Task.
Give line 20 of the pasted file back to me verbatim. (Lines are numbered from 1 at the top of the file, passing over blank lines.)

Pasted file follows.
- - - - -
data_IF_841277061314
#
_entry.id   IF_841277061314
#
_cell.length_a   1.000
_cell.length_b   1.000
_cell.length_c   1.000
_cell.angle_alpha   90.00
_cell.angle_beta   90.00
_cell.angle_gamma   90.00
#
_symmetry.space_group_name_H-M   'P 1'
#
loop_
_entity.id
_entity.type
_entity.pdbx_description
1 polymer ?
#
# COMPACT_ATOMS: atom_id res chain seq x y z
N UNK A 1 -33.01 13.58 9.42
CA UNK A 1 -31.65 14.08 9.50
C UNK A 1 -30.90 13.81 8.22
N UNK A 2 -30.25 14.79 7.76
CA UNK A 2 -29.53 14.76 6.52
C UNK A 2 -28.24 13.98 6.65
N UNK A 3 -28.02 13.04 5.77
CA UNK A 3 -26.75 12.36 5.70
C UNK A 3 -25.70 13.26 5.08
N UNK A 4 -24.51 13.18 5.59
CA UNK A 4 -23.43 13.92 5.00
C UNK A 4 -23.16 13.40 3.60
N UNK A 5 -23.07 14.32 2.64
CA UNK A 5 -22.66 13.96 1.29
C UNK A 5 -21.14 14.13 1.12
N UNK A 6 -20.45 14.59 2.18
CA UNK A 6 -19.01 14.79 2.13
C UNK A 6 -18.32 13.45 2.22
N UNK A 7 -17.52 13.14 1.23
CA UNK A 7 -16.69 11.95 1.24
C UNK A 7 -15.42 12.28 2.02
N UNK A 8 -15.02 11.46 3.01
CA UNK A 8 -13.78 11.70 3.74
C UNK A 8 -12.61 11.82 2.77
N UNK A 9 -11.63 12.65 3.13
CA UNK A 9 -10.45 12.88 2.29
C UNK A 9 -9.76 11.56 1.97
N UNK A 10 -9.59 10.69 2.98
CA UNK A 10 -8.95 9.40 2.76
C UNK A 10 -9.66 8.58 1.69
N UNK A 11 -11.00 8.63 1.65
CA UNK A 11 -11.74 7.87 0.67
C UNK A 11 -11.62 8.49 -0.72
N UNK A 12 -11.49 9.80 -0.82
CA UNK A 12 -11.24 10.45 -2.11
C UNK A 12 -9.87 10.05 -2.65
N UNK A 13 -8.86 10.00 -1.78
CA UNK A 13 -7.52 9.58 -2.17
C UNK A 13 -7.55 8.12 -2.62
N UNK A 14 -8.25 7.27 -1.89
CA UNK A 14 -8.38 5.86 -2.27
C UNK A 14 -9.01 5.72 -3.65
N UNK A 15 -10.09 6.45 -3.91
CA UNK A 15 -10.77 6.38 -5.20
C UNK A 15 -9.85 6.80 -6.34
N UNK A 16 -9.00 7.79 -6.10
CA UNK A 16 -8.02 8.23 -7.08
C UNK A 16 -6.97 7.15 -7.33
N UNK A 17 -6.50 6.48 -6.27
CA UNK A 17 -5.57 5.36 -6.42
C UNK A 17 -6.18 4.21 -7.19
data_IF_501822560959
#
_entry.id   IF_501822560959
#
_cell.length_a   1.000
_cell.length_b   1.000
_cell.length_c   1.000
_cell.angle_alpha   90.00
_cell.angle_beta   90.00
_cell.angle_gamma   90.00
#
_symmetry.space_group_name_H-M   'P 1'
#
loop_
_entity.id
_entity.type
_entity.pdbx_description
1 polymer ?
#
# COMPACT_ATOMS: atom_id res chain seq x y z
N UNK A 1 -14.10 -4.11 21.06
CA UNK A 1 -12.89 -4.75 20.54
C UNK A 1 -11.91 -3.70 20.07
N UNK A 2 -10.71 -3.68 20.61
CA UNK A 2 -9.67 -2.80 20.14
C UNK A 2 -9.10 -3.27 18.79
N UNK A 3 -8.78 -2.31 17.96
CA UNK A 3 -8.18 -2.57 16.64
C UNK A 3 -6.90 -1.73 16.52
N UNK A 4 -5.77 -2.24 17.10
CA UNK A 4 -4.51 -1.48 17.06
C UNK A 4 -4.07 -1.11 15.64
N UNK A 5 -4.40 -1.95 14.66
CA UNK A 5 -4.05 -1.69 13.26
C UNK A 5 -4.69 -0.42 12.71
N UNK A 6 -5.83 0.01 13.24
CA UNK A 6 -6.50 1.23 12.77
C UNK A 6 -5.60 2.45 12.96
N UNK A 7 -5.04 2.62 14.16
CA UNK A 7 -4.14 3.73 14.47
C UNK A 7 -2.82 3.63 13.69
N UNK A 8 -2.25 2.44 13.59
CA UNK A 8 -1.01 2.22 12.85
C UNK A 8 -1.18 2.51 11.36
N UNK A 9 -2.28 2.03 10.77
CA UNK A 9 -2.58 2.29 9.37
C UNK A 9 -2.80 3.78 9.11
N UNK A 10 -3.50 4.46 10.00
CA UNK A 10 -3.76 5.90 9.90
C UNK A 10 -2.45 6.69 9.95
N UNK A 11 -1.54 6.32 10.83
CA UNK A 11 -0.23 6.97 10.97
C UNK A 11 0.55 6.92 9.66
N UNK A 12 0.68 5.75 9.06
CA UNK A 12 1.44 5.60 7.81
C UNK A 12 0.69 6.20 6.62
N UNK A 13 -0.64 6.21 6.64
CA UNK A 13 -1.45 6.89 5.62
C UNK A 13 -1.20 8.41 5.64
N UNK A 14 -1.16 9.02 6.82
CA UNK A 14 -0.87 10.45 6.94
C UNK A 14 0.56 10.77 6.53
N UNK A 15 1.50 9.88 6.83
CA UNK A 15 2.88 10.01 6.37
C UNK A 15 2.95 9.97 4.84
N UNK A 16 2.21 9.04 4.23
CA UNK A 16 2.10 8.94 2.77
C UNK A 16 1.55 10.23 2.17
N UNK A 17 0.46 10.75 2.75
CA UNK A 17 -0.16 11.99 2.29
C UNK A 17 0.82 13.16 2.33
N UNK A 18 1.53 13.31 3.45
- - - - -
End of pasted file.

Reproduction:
# COMPACT_ATOMS: atom_id res chain seq x y z